Guest blog post by Charles Washburn, Vice President & COO of VSA.
Sidewalk Sam was a friend of mine. That in itself is no real distinction because this wonderful man made fast friends of nearly everyone he met.
But we were the kind of friends and colleagues who would let the ideas flow where they might and then circle back around and see what we could do with them.
Like the time when, brimming with energy and enthusiasm he suggested that VSA Massachusetts should celebrate our 35th anniversary and our then recent move to the NonProfit Center near South Station with a Zestival! The result was the convening of hundreds of people suspending their business in the Financial District to learn the bunny hop and take over South Station and Dewey Square for a day of dancing and art making. Or the time we set up great troughs of paint for children to role their wheelchairs through and onto long sheets of cloth to create the backdrop for the world's first Wheelchair Dance Festival.
Sidewalk Sam was fun to be with and embraced life with a special zeal, but he was also quite serious about his mission to take the arts off the pedestal most people reserve for them and place them at our feet. He meant it literally when he asserted that the arts should be pedestrian. When his creativity and talent opened a path to a career in which his work could grace the homes of the wealthy and hallowed walls of museums, he chose, instead to give art away to anyone who passed by. He relished the conversations he would have during chance encounters while he was chalking up the sidewalk. Children were naturally drawn in by his lively energy. Adults would approach, at first hesitant, and get caught up in the creative vortex that was Sidewalk at work. Invariably someone would come along seeking a hug, sharing a story about a past encounter and providing an update on family and friends.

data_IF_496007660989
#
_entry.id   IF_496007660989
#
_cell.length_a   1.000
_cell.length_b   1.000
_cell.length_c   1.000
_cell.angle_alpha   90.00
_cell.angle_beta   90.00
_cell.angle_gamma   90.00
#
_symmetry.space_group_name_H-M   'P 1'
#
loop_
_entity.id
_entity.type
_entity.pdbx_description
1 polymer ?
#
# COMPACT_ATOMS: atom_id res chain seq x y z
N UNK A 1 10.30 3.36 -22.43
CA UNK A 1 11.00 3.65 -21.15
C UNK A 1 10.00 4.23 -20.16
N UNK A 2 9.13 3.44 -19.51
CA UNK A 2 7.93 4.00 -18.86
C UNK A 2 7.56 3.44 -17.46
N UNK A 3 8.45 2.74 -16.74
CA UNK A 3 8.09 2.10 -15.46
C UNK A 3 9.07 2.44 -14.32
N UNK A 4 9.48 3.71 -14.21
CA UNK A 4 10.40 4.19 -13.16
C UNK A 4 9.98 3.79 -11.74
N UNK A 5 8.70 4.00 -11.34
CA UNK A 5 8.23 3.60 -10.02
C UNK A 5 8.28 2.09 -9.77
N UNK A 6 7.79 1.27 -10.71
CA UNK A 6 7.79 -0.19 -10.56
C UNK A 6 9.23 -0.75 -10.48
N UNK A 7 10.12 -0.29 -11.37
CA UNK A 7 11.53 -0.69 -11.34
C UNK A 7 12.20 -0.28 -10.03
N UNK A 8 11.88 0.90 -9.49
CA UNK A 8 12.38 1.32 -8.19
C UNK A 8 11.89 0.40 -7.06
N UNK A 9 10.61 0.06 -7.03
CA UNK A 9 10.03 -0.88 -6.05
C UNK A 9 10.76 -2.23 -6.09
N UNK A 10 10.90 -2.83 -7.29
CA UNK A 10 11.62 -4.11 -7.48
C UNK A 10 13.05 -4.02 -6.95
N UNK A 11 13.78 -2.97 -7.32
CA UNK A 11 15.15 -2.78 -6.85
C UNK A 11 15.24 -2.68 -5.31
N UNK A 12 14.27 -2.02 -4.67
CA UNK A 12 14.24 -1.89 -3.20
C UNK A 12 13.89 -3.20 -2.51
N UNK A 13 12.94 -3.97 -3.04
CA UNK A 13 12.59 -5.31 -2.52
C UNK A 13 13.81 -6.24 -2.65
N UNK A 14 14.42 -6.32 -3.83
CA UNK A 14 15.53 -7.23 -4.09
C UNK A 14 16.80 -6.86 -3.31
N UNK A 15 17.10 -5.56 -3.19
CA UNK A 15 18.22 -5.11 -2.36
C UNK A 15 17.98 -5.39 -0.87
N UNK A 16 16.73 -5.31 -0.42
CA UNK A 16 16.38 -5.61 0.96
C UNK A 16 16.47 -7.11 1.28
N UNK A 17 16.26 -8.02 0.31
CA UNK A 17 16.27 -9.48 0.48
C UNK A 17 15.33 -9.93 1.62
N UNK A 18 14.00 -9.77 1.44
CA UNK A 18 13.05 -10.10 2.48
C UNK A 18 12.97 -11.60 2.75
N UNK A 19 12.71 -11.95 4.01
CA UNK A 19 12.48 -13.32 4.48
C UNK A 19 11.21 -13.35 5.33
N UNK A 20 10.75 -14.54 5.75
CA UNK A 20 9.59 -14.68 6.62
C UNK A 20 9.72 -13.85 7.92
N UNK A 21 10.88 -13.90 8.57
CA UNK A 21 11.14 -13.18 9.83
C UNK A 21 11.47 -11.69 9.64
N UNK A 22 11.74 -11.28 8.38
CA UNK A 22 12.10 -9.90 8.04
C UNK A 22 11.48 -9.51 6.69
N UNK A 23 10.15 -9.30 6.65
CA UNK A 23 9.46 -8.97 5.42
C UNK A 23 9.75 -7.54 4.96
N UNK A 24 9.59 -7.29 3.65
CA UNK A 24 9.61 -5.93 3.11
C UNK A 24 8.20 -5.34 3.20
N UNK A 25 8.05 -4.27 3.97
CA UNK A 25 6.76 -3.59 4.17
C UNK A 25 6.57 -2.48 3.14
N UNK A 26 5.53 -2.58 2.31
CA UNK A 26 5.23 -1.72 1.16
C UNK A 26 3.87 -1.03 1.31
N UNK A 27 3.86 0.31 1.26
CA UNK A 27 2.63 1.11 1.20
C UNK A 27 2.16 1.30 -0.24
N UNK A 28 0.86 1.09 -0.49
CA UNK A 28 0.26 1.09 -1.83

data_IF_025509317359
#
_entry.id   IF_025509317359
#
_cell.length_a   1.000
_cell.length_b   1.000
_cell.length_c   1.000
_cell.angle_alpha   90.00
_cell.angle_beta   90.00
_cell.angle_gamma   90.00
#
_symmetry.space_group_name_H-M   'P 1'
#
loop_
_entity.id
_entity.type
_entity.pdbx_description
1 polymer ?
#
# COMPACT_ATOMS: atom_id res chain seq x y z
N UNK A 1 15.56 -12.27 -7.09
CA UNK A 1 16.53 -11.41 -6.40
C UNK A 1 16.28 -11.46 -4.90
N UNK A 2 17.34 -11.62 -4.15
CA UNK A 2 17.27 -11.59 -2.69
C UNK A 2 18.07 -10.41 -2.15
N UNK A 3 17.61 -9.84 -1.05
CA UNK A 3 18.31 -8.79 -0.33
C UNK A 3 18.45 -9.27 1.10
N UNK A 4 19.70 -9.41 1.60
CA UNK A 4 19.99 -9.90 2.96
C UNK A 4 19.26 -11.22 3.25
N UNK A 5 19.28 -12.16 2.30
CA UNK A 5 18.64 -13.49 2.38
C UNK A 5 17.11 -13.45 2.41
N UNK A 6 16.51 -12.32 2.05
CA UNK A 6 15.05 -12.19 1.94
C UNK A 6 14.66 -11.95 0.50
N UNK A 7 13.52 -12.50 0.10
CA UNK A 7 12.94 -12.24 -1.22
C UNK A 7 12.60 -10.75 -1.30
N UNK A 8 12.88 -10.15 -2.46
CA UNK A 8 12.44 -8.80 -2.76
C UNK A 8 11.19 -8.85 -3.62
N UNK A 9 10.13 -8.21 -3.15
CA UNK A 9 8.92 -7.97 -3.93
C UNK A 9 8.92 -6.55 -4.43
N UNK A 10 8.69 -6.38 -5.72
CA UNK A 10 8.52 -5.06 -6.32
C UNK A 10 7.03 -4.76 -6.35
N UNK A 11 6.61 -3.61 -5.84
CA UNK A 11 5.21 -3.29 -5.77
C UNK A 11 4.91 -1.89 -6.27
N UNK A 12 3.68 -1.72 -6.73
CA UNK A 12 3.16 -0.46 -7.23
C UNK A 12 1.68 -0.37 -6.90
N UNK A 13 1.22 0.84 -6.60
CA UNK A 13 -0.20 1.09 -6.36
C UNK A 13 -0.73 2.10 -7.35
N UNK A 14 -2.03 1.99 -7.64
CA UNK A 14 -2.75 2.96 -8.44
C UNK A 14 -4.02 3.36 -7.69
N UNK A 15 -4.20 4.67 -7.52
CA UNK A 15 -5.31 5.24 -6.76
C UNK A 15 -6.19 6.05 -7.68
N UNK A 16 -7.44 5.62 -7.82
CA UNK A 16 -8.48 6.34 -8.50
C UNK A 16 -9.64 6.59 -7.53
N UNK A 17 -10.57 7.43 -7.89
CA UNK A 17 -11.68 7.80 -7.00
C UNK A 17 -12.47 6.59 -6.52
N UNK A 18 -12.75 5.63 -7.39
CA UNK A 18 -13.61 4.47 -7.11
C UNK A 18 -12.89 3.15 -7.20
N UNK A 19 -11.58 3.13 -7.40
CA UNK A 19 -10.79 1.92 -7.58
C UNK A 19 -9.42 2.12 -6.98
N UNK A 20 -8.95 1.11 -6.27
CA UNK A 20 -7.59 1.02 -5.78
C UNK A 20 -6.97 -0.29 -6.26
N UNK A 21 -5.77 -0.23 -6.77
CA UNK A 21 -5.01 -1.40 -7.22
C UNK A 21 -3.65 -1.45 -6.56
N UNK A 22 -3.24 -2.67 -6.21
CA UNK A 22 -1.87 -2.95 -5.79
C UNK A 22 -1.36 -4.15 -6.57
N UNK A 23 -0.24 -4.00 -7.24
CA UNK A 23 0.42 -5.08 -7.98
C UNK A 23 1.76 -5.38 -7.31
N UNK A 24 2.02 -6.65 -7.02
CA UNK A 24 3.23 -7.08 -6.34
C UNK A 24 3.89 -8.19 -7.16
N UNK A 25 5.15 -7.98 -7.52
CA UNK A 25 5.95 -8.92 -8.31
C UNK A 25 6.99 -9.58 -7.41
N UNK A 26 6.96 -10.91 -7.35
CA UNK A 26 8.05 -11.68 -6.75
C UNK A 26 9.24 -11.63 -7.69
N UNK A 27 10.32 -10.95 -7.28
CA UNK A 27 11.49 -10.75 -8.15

Last fall, I persuaded Sidewalk to share his own drawings and paintings once again in a gallery show. He was uncomfortable with the very idea of presenting his artwork as exceptional, noteworthy and valuable. I did not persuade him to sell any of these beautiful artworks; that would have been a step down the path he long ago rejected. He and Tina, his wife, soul mate and collaborator, created a wonderful installation of images of what he could see from his window. He seemed to relish sharing his love of life and art during the reception and challenged everyone who came to see his show to contribute their own drawings to a shared artwork, literally "drawing in the community". It was quintessential Sidewalk Sam.
I will miss Sidewalk, his friendship and tireless energy, and his ability to see beauty everywhere and in everyone.Tweet